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Part 2: Five-Point Check of Balance Knowledge

In the previous post "The Business Case for Better Balance," I wrote that the best practitioners of balance “are very knowledgeable, e.g., information experts, about balance." In this post I will expand on 5 aspects of balance that you must master to be the best.

  1. Balance systems. Systems are comprised of inputs, process centers, and outputs. In respect to balance, the basic system inputs include eyesight, inner ear sensors, and sensors in the legs/feet. These 3 areas work together to supply the brain with important information about balance, including orientation in space, pressure distributions, positional changes, etc. The brain functions as the process center. It receives the inputs and instantaneously compares it to prior sensory information, formulating plans for movements and adjustments (to prevent loss of balance). It sends these movement plans out via neurons. Neurons transmit the outputs to muscles in the eyes (to fix gaze) and body to make adjustments needed to keep steady. These adjustments occur in patterns commonly referred to as balance strategies. The following are common balance strategies: ankle, hip, arm/reaching, stepping, and knee. The best balance practitioners not only understand balance systems, they also teach their patients about them.
  2. Types of balance. There are 2 basic types of balance: balance when you are standing still (static) and balance when you are moving around (dynamic). Static balance includes reaching, standing on unsteady surfaces, weight shifting, etc. Dynamic balance includes walking, stairs, stepping over obstacles, sidestepping, etc. Both types of balance are important to activities of daily living and should be incorporated into balance training. The best balance training programs incorporate a variety of static and dynamic exercises.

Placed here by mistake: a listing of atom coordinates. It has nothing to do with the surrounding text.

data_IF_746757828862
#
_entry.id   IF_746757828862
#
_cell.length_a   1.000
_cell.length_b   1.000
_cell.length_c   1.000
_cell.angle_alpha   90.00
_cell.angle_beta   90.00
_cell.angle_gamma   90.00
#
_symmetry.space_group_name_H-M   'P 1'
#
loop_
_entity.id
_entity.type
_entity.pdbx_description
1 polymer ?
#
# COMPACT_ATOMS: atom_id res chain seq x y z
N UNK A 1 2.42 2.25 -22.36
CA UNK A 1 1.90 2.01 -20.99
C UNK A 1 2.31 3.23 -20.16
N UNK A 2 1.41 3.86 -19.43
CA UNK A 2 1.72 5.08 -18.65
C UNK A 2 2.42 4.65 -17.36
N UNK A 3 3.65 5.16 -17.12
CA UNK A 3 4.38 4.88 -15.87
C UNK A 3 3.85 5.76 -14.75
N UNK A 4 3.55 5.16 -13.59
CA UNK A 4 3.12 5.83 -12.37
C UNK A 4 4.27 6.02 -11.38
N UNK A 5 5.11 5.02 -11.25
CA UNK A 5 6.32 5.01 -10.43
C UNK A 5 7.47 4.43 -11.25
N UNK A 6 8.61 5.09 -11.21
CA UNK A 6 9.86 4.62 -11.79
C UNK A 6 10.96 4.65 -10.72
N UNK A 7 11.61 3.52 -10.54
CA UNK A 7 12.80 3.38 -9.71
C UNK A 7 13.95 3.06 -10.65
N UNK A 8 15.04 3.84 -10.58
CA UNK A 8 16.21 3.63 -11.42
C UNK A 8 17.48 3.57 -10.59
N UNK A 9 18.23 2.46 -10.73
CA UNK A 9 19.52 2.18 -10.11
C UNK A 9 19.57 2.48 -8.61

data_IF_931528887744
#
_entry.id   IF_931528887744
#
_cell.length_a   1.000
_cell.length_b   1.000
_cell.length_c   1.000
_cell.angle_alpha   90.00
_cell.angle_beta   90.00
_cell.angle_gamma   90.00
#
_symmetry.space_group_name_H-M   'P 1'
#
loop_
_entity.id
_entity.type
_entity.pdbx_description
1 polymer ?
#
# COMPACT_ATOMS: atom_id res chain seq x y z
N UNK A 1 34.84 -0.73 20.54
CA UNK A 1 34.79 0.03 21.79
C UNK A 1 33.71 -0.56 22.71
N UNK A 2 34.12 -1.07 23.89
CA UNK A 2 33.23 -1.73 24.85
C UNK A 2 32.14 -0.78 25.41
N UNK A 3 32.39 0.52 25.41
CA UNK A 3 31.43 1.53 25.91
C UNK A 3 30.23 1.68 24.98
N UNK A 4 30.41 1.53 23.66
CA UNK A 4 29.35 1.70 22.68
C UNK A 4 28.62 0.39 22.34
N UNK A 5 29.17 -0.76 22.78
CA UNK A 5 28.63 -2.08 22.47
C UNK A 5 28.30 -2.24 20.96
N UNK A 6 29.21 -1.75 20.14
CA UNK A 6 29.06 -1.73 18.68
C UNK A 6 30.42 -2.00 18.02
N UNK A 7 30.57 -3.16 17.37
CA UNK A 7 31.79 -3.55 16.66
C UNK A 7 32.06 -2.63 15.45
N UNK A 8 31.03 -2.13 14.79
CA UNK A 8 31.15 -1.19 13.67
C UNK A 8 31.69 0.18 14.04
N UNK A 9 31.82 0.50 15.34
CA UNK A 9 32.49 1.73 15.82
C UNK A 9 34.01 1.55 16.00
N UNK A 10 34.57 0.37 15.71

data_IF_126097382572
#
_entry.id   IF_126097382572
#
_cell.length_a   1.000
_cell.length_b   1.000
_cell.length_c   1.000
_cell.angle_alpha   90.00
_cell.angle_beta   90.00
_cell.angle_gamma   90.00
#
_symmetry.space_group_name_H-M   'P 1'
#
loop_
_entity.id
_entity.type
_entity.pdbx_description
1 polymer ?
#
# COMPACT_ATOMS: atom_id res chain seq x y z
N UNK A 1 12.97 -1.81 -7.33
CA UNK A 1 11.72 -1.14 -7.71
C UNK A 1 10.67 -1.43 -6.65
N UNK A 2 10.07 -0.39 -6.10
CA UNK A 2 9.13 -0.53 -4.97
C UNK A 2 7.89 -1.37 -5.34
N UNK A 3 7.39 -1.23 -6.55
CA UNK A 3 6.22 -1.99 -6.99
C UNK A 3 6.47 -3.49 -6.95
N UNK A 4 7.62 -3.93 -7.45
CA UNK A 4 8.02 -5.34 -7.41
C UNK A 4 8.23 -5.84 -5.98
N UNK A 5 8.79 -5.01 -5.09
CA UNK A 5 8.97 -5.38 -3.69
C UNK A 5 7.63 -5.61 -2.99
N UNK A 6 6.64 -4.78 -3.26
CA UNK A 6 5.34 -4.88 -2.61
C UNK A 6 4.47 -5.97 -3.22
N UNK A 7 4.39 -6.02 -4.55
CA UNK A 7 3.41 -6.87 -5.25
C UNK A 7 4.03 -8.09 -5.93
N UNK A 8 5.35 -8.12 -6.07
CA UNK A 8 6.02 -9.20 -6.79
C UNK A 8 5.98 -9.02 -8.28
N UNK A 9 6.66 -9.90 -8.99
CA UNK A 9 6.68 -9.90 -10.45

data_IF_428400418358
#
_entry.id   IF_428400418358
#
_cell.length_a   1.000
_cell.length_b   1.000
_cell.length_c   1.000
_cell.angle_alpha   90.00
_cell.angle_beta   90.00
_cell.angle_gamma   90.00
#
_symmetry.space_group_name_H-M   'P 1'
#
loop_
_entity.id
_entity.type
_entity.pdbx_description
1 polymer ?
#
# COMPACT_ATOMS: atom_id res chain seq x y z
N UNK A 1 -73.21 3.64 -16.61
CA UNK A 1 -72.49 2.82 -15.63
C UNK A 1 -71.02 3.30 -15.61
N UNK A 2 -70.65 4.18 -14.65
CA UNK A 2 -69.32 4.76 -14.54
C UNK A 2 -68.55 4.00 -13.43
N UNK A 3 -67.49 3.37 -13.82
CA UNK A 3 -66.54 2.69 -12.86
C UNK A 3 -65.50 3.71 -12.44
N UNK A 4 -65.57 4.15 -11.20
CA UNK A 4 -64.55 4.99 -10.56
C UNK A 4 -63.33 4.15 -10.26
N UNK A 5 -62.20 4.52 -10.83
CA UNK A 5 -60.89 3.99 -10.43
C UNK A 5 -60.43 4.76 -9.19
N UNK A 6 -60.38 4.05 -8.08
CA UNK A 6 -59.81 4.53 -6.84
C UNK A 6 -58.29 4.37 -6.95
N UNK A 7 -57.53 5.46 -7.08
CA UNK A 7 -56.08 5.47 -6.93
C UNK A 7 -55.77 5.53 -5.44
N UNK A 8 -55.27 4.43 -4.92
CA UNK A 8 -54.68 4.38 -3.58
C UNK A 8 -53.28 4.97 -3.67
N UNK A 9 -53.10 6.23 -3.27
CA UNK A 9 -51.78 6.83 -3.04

3. Balance testing. Balance is affected by surface (hard, soft, unstable, etc.), stance (normal, narrow, single-leg, etc.), and movement (head, arm, trunk, etc.). Having a clear understanding of how these variables affect balance will lead to better treatment plans. There are a variety of surveys, standardized assessments, and high-tech tools to help identify areas of balance deficiency. The best programs use and repeat balance tests to identify and track balance problems and program outcomes.
  4. Training parameters. Until recently there were no specific training parameters for balance. According to review of literature by Lesinski et al. (2016) the following training parameters are recommended for balance training: frequency of 3 x week; training time of 11-15 minutes per session; variety of 4 or more exercises/session; exercise duration of 2 sets of 21-40 seconds each exercise; and a treatment duration of 11-12 weeks (or 16-19 training sessions). Having specific training parameters in place will help your balance training efforts become the best.
  5. Ideal training intensity. Based on the principles of overloading, we know balance exercises need to challenge one’s ability to remain “steady.” Steady is defined as not significantly relying on knee, hip, stepping, or reaching strategies (no use of external support) to maintain balance. Finding the ideal level of challenge requires skill. If exercises are too easy, the patient is under challenged and will not make patients appropriate functional gains. Conversely, if exercises are too hard, the patient will become frustrated and/or fearful of falling, ultimately giving up on balance training. The goal is to find an ideal level of challenge. A target training intensity of 50-90% steadiness is suggested. If the patient is unsteady more than 50% of exercise time, then it is too difficult. If the patient is steady more than 90% of the exercise time, then it is too easy. In order to train patients at an ideal intensity, the best therapists continually monitor and adjust balance exercises.

If you would like to increase your balance knowledge in the above areas visit